The Age of Adaline: Film Review
Cast: Blake Lively, Harrison Ford, Michiel Huisman, Ellen Burstyn, Amanda Crew
Director: Lee Toland Krieger
It feels like a Nicholas Sparks mash up with A Curious Case Of Benjamin Button elements thrown in, but yet portions of The Age of Adaline manage to transcend the syrupy conventions of romantic fantasy.
One time Gossip Girl star Blake Lively is Adaline, a woman who was born at the turn of the century and who has not aged a day; she's seen San Francisco come and go, its major landmarks ravaged by time and earthquakes but yet she's weathered them all.
Fearing that she's become isolated from all around her and with her chance for a normal life and love fading as every year springs eternal, a meeting with a philanthropist Ellis (Huisman) on the stroke of midnight at a New Year's Eve party sets Adaline on a course she could never have predicted.
The Age Of Adaline is a sumptuous feast for the eyes - but not really for the brain unless you like romantic tosh.
It's thanks in no part to Blake Lively who revels in the chance to tout some beautiful costumes and cut a swathe through period locations.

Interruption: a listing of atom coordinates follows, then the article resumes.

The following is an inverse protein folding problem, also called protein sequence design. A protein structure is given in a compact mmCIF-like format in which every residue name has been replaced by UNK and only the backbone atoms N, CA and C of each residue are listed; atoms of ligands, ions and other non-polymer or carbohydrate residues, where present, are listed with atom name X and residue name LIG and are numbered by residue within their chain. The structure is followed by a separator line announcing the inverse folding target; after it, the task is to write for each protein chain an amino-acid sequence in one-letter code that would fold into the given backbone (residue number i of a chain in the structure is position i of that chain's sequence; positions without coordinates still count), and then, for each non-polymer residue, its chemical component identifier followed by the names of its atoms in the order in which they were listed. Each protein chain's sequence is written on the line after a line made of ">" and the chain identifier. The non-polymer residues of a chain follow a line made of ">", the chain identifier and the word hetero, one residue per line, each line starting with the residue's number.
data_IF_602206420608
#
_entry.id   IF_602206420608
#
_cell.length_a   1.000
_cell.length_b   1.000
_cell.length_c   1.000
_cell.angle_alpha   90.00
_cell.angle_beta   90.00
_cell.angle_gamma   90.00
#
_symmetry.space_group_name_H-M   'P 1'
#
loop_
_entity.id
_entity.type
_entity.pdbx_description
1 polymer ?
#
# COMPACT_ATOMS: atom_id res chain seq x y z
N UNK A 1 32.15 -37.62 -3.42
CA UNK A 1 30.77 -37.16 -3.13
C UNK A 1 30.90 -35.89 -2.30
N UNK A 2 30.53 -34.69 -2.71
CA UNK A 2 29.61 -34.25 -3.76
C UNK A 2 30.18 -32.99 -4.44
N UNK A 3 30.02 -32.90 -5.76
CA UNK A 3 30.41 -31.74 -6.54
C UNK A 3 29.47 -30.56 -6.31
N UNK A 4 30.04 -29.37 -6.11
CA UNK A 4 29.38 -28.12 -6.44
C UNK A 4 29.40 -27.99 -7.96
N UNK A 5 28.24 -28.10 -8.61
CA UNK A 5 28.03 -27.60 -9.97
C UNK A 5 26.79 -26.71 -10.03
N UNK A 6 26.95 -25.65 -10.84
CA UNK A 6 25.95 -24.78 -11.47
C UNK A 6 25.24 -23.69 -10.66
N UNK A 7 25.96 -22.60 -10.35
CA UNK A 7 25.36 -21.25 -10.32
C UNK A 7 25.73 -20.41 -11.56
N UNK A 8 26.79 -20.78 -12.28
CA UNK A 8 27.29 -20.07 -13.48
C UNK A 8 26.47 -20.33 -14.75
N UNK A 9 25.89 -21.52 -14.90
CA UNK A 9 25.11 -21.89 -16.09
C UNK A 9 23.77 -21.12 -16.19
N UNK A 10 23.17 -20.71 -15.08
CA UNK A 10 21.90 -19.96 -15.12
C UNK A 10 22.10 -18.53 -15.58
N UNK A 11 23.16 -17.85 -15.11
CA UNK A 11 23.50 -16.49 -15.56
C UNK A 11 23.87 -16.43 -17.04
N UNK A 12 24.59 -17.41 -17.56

Revelling in its Nicholas Sparks' style trappings, this romantic fantasy has a portentous voiceover that spouts aphorism and pomposity with ease, leading the film down a holier-than-thou approach and lending the supernatural trappings a self-referential feeling as it struggles through its exposition heavy opening.
The elegaic piece packs a twist halfway through proceedings which will be polarising, as the film of coincidence heads to its final denouement and phrases like "You've lived, but never had a life" peppering the at times corny dialogue.
But it's exquisitely shot, with the ruminations on life beautifully sign-posted throughout.
The film's never better than when it lets Lively take the stage; her radiance shines through and enlivens proceedings, stopping them from becoming a wallowing piece of pulpy romantic trash. Game of Thrones star Huisman barely registers a pulse as the love interest, and even Harrison Ford who crops up midway through seems a little lost in parts as he navigates the conventions of the genre under the guidance of Celeste and Jesse Forever's director Krieger.
Ultimately, despite the romantic trappings and despite a strong pathos filled turn from Lively, The Age of Adaline is a movie of two halves; its divisive twist proves the tipping point into absurdity for me personally, and its final scenes creak with ridicule due to a lack of actual resolution rather than a glow that the sombre piece elicits early on.